If you are a freelancer that finds yourself working with clients outside of your local area, you may want to consider adding some wording on which location’s laws apply if something bad happens. This is often called the “governing law” or “venue.” If you work with out-of-state clients, you will more than likely want to have the laws of your state govern the contract simply because when you hire a lawyer to defend you, you will be hiring a local lawyer. Your lawyer may have additional reasons as to why you should have your contract be governed in a certain area.
In my contract, the wording goes as follows, “This agreement shall be governed by and construed in accordance with the laws of Tennessee” (because I am located in Tennessee). It also goes on to outline specifically what county courts will handle any legal issue. For this information, it is often best to discuss with a lawyer what the courts should be, as for me the courts are in two different counties.
Inactive and cancelled projects
Every freelancer has experienced a client who has either stopped responding to phone calls or emails or have just decided they want to stop work on the project. While clients have every right to stop work on a project, you also have every right to do the same.
You should outline the process of how you handle projects that are inactive (including a definition of what you consider “inactive”) and those that are cancelled, including how you handle the client canceling the project and how you handle canceling the project. Some things that should be outlined include the assignment of copyrights, how payments and remaining balances will be handled, and how the project can be reinstated and what is required.
Inactive and cancelled projects vary among freelancers in how they want to handle it, so some consideration as to how you want to handle such situations will dictate your procedure, but no matter what that procedure is, you are in the best situation when you outline in detail what you will do.
Independent status and non-exclusivity
Finally, something that some freelancers tend to overlook is stating their relationship with their client. While we all feel we are independent and can work on any and all projects whenever we want, some clients may feel differently. It’s important to state your status and relationship with your client.
This is often cleared up and can be handled by outlining your status in your contract. For instance, “You are hiring us as an independent professional and it is understood that we/I are not employees of your company and will not expect to receive the same benefits as employees or should not be expected to be held to the same requirements as employees.” Also, stating that the relationship is a non-exclusive one and that you are free to work with other clients at the same time and cannot be limited to working only on your client’s project will protect you and your income as well.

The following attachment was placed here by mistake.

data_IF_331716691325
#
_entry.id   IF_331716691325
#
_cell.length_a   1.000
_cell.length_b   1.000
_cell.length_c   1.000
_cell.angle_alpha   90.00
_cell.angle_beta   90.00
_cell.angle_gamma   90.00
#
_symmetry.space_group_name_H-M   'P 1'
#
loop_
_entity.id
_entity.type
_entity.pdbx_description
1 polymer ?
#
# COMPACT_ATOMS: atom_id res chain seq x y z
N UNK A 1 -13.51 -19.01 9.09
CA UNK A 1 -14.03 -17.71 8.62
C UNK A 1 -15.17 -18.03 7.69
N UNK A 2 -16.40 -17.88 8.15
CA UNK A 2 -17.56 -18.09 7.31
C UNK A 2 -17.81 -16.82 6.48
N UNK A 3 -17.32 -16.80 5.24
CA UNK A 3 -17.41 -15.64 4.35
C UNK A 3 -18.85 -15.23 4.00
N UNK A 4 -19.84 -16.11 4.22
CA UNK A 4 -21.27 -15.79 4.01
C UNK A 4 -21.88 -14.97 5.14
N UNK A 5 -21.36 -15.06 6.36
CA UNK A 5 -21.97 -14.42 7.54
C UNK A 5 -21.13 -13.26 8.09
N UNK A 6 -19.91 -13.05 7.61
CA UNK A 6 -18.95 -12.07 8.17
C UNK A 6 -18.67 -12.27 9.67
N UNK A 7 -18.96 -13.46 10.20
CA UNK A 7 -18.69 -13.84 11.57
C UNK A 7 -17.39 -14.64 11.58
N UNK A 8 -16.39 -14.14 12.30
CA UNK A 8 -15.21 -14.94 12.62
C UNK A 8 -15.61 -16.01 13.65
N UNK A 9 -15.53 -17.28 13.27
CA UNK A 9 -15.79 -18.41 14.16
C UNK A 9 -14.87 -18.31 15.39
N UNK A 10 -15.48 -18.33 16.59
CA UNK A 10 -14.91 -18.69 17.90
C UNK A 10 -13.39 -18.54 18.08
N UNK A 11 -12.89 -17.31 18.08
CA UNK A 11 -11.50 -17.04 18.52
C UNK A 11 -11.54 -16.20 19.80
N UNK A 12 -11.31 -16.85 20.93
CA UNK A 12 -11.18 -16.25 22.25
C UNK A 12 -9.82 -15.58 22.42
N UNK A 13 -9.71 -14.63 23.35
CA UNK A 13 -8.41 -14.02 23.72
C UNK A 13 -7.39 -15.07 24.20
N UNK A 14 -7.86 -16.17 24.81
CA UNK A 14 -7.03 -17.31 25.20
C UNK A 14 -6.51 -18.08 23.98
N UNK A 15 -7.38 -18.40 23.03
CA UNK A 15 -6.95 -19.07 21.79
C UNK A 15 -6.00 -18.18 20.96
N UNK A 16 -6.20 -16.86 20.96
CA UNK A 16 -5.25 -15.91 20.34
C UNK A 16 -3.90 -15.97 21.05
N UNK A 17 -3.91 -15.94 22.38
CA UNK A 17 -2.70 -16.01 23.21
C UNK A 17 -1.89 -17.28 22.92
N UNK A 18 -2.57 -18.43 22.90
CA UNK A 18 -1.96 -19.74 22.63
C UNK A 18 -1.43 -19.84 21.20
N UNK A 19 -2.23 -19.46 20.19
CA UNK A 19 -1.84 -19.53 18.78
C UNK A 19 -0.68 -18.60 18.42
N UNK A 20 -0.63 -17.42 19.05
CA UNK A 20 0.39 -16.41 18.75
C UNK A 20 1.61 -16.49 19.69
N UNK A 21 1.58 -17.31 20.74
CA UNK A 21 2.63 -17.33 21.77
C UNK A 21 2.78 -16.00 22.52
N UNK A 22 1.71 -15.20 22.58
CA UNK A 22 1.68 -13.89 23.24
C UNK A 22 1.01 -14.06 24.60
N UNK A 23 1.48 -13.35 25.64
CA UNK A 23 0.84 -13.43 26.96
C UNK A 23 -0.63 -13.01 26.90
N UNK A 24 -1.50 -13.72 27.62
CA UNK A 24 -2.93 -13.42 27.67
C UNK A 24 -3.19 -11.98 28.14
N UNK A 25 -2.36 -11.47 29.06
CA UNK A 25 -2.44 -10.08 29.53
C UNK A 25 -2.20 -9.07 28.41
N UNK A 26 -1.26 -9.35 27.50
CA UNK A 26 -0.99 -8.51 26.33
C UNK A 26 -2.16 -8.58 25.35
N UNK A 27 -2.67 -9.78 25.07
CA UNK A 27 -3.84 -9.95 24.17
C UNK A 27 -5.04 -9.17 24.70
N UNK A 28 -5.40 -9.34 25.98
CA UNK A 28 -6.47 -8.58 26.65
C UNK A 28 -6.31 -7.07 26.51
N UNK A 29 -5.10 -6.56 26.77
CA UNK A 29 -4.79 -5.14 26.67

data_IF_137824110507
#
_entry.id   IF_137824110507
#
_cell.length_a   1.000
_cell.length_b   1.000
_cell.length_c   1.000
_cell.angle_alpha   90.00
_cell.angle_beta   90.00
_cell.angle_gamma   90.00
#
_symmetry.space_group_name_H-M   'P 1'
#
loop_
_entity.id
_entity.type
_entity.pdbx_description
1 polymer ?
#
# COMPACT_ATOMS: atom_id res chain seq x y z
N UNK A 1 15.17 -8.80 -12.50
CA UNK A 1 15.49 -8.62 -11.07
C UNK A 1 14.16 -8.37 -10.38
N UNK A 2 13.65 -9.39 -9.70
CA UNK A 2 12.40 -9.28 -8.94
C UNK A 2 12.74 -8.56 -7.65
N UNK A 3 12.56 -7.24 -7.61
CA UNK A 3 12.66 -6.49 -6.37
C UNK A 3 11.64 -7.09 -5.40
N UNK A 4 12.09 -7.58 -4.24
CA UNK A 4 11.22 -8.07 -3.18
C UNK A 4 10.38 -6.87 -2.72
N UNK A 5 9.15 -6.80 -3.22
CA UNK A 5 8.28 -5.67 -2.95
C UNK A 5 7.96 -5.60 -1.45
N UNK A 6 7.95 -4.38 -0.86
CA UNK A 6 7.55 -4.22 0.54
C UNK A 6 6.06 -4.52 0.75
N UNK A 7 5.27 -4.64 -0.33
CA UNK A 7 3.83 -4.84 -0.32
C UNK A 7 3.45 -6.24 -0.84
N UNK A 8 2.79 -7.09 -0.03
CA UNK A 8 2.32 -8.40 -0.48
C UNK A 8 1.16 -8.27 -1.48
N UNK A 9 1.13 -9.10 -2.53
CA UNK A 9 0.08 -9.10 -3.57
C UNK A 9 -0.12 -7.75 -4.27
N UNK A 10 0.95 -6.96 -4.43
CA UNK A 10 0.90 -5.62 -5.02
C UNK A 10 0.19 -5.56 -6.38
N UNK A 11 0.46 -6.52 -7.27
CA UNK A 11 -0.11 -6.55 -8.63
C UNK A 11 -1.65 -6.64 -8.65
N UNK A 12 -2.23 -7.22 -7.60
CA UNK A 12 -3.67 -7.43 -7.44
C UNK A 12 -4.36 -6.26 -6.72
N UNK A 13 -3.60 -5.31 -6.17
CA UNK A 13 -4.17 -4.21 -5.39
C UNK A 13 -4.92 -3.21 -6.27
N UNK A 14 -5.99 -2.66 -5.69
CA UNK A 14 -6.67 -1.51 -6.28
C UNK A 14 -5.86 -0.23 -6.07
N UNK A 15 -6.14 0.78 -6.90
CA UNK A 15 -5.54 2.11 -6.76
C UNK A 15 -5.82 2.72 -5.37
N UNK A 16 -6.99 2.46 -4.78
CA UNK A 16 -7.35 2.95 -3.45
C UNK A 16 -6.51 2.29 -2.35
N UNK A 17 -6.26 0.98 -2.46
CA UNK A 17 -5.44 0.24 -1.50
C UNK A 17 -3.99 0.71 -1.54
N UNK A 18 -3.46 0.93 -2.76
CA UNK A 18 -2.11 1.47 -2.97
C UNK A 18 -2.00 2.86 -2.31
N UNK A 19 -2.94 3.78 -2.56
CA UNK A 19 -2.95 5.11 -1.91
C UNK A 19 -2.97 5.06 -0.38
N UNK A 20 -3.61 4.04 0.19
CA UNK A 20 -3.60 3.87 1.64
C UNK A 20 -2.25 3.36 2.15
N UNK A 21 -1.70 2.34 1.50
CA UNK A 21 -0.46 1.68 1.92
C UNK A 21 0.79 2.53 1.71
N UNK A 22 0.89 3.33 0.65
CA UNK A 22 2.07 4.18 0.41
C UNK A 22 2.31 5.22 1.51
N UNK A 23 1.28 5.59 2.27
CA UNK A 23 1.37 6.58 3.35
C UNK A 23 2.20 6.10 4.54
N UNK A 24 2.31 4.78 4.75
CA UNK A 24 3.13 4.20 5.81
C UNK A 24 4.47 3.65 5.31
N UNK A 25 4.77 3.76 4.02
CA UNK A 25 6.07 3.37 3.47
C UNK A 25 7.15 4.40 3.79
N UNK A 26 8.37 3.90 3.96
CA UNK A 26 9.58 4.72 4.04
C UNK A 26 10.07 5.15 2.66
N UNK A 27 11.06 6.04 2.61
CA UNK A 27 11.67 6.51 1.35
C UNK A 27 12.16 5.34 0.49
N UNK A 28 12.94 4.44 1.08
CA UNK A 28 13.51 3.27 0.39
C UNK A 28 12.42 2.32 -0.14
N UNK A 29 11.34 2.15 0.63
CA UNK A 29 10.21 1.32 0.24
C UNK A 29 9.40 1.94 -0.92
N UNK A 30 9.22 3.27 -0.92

Other clauses to consider
Depending on the type of work you do in your freelancing, you may want to either outline any warranties you may have for your work (some web developers give a 30 day warranty for their coding), or if you don’t you might want to consider adding a clause saying that there is no written or implied warranties where it comes to you work, and that your work is “as-is.”
I recently added a clause about confidentiality to protect mainly my business practices and my pricing. I also state in my contract that clients can trust that I will not share any of their business secrets or information they may need to share with me in order to complete their work. This is something you may want to consider depending on the type of freelancing you do.
Finally, there is a lot of small print that your lawyer may want you to include in your contract, such as a statement about how attorney fees will be handled, assignment of the contract to another person, force majeure rights in the event of a disaster, and a reservation of rights statement giving you rights and protections to anything not mentioned in your contract. Again, these are things that you should consider discussing with a lawyer before adding, but could help protect you in different situations.
One final note
Your contract is part of your business and how you present yourself to clients. Keep this in mind when working on yours. You should be thinking about how your contract sounds (serious, informal but professional, easy to read, etc.) and how it is presented (with your branding). You should also look at every single clause to make sure that if something is in your contract, there is a reason. You should be working to protect yourself but also be professional when it comes to your clients.
What other clauses do you feel are must-haves in freelancing contracts?
Image Credit: Daniel Berehulak/Staff